People in Need, We can all be Refugees

“I want to be a pleasantly biased person at times for those who don’t have enough of their shares.”

– Jeram Yunghun Kang

A person from Jeju who wants to capture and express the voices of refugees, sexual minorities, and marginalized people.

To him, refugees are not 'special ones', but just 'people in difficulties' and 'people who cannot talk about their difficulties or are turned away even if they talk about it.'

At the Jeju Museum of Art, I heard the voice of artist Jeram Yunghun Kang, who dreams of ‘diverse’ communication through ‘diverse’ voices by delivering the ‘diverse’ stories of ‘diverse’ people in our society in a ‘diverse’ way.

Jeram Yunghun Kang standing in front of Gilbeot typeface

hanging on the wall of Jeju Museum of Art

Photo/ ⓒKACES

Q. Please introduce yourself.

Hello, I am Jeram.

I work on capturing various stories of our society in various forms such as videos, installations, and workshops.

Q. What have you been interested in lately?

I am from Jeju. Yemenis came to Jeju in 2018 and I was curious about their personal stories. Since then, I have been working on refugees. At first, I was trying to capture their voices, so I thought a video would be a suitable medium to start with.

But suddenly, I thought that the way the story is being told should be a little different, as the level of the audience's point of view or the context differs. It could be in a form of a picture book for children or a video, workshop, or an exhibition for adults. As I was contemplating an approach that was tailored to people's life cycle, I even got to write a book.

Q. You work across genres. What does ‘art genre’ mean to you?

Some people focus on a particular medium and deeply explore and practice what such medium can convey. But for me, trying to communicate with various people in various ways is the direction of my work and the realm of practice

So I believe, working across genres is an attempt to create a variety of voices. It is an effort to communicate in a variety of ways.

 Picture book, Amran's Bus / Yasmin's Country,

written by Jeram Yunghun Kang

Stillcut/ ⓒKACES

Q. What is the ‘safe space’ in your work?

The ‘safe space’ I am aiming for means a physical and relational space where anyone can be themselves. For example, in my workshop, the boundary between the participant and the lead is vague, as I pursue a horizontal relationship rather than a vertical one. And I don’t set the workshop’s outcome beforehand as I hope to create a safe space in which we find together as a journey with an open ending.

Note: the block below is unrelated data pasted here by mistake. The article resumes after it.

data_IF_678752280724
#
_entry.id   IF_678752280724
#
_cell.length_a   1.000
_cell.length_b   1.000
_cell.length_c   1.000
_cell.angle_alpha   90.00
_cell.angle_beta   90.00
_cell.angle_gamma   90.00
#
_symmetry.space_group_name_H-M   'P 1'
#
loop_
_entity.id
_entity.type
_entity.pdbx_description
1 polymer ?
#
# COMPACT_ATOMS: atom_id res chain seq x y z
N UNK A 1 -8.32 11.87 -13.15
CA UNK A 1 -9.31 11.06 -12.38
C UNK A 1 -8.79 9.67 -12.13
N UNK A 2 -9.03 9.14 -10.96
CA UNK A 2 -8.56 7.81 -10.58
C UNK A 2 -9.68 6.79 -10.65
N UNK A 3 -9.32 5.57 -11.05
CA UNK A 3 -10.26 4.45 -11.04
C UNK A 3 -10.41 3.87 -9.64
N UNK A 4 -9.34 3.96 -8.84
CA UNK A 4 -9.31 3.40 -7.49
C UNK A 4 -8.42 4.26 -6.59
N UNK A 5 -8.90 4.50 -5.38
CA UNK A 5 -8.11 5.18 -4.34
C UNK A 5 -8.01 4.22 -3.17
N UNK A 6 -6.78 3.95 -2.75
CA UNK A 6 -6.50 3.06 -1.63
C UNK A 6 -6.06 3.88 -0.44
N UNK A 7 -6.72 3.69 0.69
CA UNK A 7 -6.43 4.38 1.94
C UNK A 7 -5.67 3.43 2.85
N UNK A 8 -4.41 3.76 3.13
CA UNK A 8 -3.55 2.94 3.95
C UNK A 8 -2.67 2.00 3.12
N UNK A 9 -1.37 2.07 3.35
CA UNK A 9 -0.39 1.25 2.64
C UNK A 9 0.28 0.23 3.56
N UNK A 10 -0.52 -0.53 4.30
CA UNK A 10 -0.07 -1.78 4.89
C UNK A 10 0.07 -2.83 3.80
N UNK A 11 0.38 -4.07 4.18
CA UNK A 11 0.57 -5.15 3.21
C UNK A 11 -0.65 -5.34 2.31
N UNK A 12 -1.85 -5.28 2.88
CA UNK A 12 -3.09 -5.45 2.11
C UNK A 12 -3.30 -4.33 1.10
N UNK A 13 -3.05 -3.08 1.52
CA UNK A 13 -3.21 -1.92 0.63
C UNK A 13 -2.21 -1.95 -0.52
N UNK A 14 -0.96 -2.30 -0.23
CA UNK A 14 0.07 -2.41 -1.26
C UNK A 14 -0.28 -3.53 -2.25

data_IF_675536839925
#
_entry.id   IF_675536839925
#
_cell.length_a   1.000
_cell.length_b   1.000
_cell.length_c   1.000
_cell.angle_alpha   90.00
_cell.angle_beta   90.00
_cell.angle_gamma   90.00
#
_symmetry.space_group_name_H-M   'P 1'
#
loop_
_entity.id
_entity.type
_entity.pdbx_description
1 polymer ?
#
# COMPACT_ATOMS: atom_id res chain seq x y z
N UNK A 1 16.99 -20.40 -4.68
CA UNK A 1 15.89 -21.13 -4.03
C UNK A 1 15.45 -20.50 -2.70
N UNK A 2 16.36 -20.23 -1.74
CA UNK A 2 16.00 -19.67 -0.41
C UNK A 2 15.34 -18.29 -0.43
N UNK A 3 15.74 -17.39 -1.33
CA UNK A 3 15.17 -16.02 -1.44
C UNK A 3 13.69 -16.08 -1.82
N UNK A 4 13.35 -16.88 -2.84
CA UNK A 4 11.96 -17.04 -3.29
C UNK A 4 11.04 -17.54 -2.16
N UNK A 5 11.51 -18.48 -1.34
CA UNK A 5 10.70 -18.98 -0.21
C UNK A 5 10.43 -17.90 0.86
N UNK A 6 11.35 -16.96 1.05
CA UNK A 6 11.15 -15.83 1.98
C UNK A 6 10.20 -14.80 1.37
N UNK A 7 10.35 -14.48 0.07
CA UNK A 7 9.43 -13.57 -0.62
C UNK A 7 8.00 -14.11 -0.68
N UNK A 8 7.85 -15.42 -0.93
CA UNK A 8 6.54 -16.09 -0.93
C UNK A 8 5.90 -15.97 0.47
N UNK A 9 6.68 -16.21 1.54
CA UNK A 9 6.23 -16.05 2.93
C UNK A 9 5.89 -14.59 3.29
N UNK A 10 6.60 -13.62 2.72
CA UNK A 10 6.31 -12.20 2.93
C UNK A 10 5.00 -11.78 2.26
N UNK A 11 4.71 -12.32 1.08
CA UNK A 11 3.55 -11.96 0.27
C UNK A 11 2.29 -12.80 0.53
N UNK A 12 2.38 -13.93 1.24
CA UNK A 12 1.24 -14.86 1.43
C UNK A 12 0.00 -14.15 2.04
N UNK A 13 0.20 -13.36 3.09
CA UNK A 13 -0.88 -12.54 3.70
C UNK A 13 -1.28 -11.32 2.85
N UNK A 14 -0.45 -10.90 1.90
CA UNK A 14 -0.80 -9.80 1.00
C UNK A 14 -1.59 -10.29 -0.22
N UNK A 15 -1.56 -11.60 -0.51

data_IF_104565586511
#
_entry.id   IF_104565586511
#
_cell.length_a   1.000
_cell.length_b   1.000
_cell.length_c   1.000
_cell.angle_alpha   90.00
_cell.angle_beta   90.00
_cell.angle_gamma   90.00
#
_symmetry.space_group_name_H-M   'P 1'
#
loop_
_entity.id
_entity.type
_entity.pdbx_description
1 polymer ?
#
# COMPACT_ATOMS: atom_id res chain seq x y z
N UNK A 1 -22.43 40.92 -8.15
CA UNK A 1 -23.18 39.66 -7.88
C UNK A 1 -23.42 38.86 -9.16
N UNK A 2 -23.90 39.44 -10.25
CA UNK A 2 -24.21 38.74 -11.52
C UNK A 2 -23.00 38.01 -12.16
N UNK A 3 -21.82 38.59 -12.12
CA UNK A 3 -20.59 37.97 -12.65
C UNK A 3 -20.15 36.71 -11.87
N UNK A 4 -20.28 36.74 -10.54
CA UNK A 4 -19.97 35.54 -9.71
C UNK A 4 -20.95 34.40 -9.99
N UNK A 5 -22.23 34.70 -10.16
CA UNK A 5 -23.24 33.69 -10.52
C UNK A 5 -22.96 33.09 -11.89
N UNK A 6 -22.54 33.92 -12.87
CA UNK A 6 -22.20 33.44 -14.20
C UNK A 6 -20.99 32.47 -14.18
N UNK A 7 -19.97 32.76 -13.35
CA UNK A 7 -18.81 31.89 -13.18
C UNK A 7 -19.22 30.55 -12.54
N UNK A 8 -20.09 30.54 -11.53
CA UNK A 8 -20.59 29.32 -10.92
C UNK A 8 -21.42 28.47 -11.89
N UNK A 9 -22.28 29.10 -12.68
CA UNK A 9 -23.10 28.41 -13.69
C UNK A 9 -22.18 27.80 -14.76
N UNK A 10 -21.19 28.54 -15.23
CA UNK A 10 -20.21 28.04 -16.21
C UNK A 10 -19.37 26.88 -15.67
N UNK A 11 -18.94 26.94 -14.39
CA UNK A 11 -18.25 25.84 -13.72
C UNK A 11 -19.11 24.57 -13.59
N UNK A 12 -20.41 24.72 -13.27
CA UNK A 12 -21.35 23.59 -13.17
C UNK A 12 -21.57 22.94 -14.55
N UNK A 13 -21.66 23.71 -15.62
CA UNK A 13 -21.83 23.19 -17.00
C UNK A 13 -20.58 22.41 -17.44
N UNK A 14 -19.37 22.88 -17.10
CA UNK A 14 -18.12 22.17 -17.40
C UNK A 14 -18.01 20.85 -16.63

Jeram Yunghun Kang, You come in We come out - Letters from Asylum, 2021

Stillcut/ ⓒKACES

Q. Why are you continuously interested in the minority and the marginalized?

The stories I’ve experienced through life and where my heart is heading are important. Everyone has different sensitivities. Mine is that I have a certain compassion for people who don't have enough of their shares. I want to give them some share, and I want to be on their side. In that sense, I want to be a pleasantly biased person.

Jeram Yunghun Kang

Photo/ ⓒKACES

Q. Have you learned or realized anything through such work?

When I met those who are called 'refugees', we talked about 'who are refugees?' and 'who are non-refugees?’. Eventually, I thought that refugees are people in need, people who are ignored and have no ability to express difficulties.

In that regard, I want to create an environment where we all can be ourselves as I believe some difficulties will disappear if we share our own stories.

Q. Why do you want to interact with other TAs?

Up until now, I felt a bit shy to call myself an artist. I might have tried to tell my stories in my way, or even projected my stories onto others. But I have grown up.

Currently, I am trying to carefully listen to other people’s voices and express them through various ways of thinking rather than projecting myself through others. As an artist and an educator, I would like to expand the field by interacting with others.

Jeram Yunghun Kang

Jeju-based visual arts activist, educator, and researcher. The goal of his practice is to give a ‘small voice with a big impact’ and to create a physical and relational ‘safe space’ where anyone can be themselves. He illuminates the stories of cleaning workers, sexual minority soldiers, and refugees through various media.


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